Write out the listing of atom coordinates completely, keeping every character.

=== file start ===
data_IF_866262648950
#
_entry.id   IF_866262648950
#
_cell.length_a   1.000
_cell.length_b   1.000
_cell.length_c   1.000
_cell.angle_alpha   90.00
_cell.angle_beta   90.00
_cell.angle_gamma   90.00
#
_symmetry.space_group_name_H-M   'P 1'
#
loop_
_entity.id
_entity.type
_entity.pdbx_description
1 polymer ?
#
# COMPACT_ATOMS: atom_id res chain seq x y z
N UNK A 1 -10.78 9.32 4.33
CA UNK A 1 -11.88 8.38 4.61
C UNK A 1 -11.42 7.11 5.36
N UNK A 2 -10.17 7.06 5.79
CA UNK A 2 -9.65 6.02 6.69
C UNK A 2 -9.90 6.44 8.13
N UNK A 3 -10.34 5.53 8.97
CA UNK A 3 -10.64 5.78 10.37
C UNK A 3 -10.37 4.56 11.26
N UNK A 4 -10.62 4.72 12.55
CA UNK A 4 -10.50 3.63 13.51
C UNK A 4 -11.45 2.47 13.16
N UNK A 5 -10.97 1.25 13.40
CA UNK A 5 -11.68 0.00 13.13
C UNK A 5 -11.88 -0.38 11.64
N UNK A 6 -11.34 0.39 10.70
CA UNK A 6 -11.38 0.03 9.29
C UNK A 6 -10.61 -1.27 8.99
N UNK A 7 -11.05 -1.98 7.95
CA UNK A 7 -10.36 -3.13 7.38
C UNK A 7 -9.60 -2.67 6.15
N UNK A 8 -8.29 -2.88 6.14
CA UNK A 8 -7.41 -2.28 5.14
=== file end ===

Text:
data_IF_866262648950
#
_entry.id   IF_866262648950
#
_cell.length_a   1.000
_cell.length_b   1.000
_cell.length_c   1.000
_cell.angle_alpha   90.00
_cell.angle_beta   90.00
_cell.angle_gamma   90.00
#
_symmetry.space_group_name_H-M   'P 1'
#
loop_
_entity.id
_entity.type
_entity.pdbx_description
1 polymer ?
#
# COMPACT_ATOMS: atom_id res chain seq x y z
N UNK A 1 -10.78 9.32 4.33
CA UNK A 1 -11.88 8.38 4.61
C UNK A 1 -11.42 7.11 5.36
N UNK A 2 -10.17 7.06 5.79
CA UNK A 2 -9.65 6.02 6.69
C UNK A 2 -9.90 6.44 8.13
N UNK A 3 -10.34 5.53 8.97
CA UNK A 3 -10.64 5.78 10.37
C UNK A 3 -10.37 4.56 11.26
N UNK A 4 -10.62 4.72 12.55
CA UNK A 4 -10.50 3.63 13.51
C UNK A 4 -11.45 2.47 13.16
N UNK A 5 -10.97 1.25 13.40
CA UNK A 5 -11.68 0.00 13.13
C UNK A 5 -11.88 -0.38 11.64
N UNK A 6 -11.34 0.39 10.70
CA UNK A 6 -11.38 0.03 9.29
C UNK A 6 -10.61 -1.27 8.99
N UNK A 7 -11.05 -1.98 7.95
CA UNK A 7 -10.36 -3.13 7.38
C UNK A 7 -9.60 -2.67 6.15
N UNK A 8 -8.29 -2.88 6.14
CA UNK A 8 -7.41 -2.28 5.14